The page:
What is 252 miles, starts at 4 a.m., and has many hills and valleys? It’s the D.C. Randonneurs 400K brevet. Ha ha ha!!
I may be laughing now, but I certainly was not on Saturday morning when my alarm went off at 2:45 a.m. I never imagined that my idea of fun would require this kind of early
riding rising. I propped my eyelids open with toothpicks, felt heartened by the comfortable morning (or evening?) temperatures and forecast, ate a banana, and hoped for the best.
I tend to ride myself awake on these rides, and Saturday was no different. The sun came up, and by 8 a.m. I was happy to be on the bike. For a blow-by-blow of the route’s twists and turns, see the D.C. Randonneurs website. For an impressionist view of our ride, read on!
- Excellent ride organization and volunteers.
Chris and his volunteer crew were extremely organized. Check out the route markings he left on the C&O Canal for us to make sure that we all knew where to exit. The combination of the “R” with the arrow gives it extra style points.
I was also quite impressed by all of Chris’s organizer accoutrements, including his Official Brevet Clock and his 400K Ride Organizer Binder, complete with the club logo.
- Spectacular weather.
This requires no explanation. Just. Perfect.
Our route included a brief bit of cyclocross, where we had to hike our bikes from the C&O Canal Towpath up to the road. You don’t get that on every brevet.
- Friendly and fast controls.
The controls were great! People were so nice about signing our cards, and Kane’s Subs in Newville provided super-fast service to make sure we got fed and back on the road quickly.
- The hidden and unpredictable pop machine stop.
150 miles into the ride, close to “Short Cut Road,” which was my favorite street name of the ride, Felkerino and I started to feel like we were slogging along and in need of a break. Felkerino’s eagle eye caught sight of a pop machine underneath the awning of a church and Felkerino, Alec, and I bee-lined our way over to it. Pops were only fifty cents. What a bargain!
Alec fed the machine a dollar, pushed the button for cherry Coke, and out popped an iced tea. I put in my fifty cents, selected Power Ade, and was served a root beer. It made me want to keep putting in money and pushing buttons to see what various drinks would come out.
- My best obligatory cow photo yet!
I do not have the gift that Felkerino does in the obligatory cow photo department. Even though they are obligatory, I don’t always end up with one. But look at this beauty. I was so proud to be able to add an obligatory cow photo to my brevet photo set.
- Varied terrain that kept me mentally engaged, sometimes forced me out of the saddle, and had Felkerino and me hitting 50 mph on three different downhills.
A few of the climbs had some mighty payoffs. The descents off of Snickers Gap, Tuscarora Mountain, and Big Flat were wild and dreamy. I even heard a “WHOAH!” from two teenagers who were outside in their yard as we passed by them at 50 miles per hour. It must be somewhat unusual to see a bike flying by you at that speed. Yeah, that was pretty fun.
- Dramatic dog action shot!
What can I say? This is my best “Don’t eat me, Fluffy,” shot yet!
- Good Samaritan moment!
Felkerino, Bill, and I paused in Arendtsville to put on our “don’t hit me” stuff, and Bill forgot to buckle his Carradice. He noticed it a few miles later when something fell out. He lashed it back up and said, “I hope nothing else fell out.”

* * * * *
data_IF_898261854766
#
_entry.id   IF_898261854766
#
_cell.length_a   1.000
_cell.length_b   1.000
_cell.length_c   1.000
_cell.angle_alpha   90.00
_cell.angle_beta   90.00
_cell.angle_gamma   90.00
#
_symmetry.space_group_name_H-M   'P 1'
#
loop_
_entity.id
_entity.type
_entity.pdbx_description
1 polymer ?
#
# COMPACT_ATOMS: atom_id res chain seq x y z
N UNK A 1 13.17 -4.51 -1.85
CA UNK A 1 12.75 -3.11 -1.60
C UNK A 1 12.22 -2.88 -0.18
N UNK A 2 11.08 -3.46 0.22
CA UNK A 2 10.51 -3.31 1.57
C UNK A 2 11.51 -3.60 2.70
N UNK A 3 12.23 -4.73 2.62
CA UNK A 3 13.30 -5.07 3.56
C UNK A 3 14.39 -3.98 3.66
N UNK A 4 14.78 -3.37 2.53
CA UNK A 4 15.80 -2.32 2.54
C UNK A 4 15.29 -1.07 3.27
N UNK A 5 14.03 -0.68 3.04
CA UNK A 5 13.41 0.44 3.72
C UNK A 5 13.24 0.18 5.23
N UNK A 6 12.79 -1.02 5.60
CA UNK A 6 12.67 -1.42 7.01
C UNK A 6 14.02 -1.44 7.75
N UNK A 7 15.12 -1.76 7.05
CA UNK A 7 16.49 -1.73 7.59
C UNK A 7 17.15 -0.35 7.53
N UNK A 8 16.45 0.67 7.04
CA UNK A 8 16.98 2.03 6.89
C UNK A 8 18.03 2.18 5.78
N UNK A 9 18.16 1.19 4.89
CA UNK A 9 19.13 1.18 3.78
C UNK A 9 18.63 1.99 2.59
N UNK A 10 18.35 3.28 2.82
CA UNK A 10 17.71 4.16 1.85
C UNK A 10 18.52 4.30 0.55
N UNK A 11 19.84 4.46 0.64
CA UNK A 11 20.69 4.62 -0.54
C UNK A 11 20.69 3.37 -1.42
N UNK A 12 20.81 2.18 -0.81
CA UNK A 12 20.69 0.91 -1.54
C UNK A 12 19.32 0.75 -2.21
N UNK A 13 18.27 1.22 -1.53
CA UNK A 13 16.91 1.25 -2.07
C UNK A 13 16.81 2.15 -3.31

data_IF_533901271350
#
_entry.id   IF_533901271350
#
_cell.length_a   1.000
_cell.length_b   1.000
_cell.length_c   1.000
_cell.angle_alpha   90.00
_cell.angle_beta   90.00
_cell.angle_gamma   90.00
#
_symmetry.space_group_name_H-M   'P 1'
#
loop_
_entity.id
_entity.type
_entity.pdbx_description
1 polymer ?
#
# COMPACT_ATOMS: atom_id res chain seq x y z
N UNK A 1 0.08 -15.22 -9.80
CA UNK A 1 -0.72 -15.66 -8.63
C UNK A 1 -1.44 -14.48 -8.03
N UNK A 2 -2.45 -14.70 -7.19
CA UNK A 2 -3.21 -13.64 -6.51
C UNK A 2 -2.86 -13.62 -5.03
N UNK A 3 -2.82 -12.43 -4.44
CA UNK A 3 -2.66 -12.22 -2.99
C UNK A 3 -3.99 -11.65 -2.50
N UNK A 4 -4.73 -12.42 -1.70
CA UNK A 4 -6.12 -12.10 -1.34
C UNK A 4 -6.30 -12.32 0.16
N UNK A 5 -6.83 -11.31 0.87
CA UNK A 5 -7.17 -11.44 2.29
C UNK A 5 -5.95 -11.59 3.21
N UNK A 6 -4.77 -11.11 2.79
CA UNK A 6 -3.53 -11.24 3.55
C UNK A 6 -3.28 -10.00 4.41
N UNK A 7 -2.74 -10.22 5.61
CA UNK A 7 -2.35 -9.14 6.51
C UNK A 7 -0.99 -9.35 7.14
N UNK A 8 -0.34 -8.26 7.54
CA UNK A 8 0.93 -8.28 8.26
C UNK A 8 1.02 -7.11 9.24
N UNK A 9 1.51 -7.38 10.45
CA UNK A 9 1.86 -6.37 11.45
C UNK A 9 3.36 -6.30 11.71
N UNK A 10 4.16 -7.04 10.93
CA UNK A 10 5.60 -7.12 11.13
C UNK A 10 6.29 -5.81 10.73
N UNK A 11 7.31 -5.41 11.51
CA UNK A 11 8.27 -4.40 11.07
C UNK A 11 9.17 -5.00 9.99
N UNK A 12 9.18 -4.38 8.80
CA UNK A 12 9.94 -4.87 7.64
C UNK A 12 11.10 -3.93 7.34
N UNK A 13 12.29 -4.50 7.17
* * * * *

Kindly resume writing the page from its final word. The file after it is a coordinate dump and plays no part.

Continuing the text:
A few minutes later a couple drove by, held up a jacket, and asked, “Did one of you drop this?” Turned out that Bill’s jacket had fallen out, and they had been working in their yard (which other people apparently do on weekends) and seen it happen. They retrieved the jacket, hopped in their car, and drove down to intercept us. Is that nice or what?!
- Beautiful night riding
The night riding of the early morning was lovely, as was the night riding of the early evening.
My bike comes with a ready-made draft (Felkerino) so I was protected from both bugs and any evening cool. The skies were clear and the moon and calm winds made for peaceful night riding.
Last year’s 400K ended in strong downpours. Remember those? Memories of last year’s rains helped me appreciate the dry evening miles.
- Fine riding company.
I love brevets because it’s always fun to
run into see and ride with other randonneurs. Yes, I enjoy the social aspect!
It’s simultaneously fun and odd to embark on a 252-mile “day” ride with other people. And it’s just great to be out there with people who like to spend time on their bikes as much as we do. We don’t all run in the same social circles, live in the same places, or even pedal at the same pace. However, when we come together on a brevet, we form a unique community. I’ve met people through randonneuring that I probably would never have met or gotten to know otherwise. I love that.
There are even more photos! See mine here, Felkerino’s here, and Bill’s here.
Great ride report Mary and wonderful photos. The dog and cow photos are up there with best I’ve seen.
Comparing your post with Felkerino’s on The Daily Randonneur, I see that yours too is a mixed marriage. As with mine, I’m sure your spouse has a number of redeeming qualities which more than make up for their insistence on saying “soda” when they mean “pop”.
I feel like such a wimp. After 2 weeks off the bike, I did 42 miles to Fort Totten and back via Anacostia on Saturday. Then 3 1/2 hours of yard work yesterday. I am sore in places I didn’t know I had. My hats off to you guys.
Oh, and, by the way, what’s this thing called “pop”? Do you mean “tonic”?
@Russ: Thanks, that is high praise!! @Matt: It is true! Ha, I had not even noticed until you said it. @Rootchopper: YES, pop!! I will not call pop soda. I will not call pop soda :).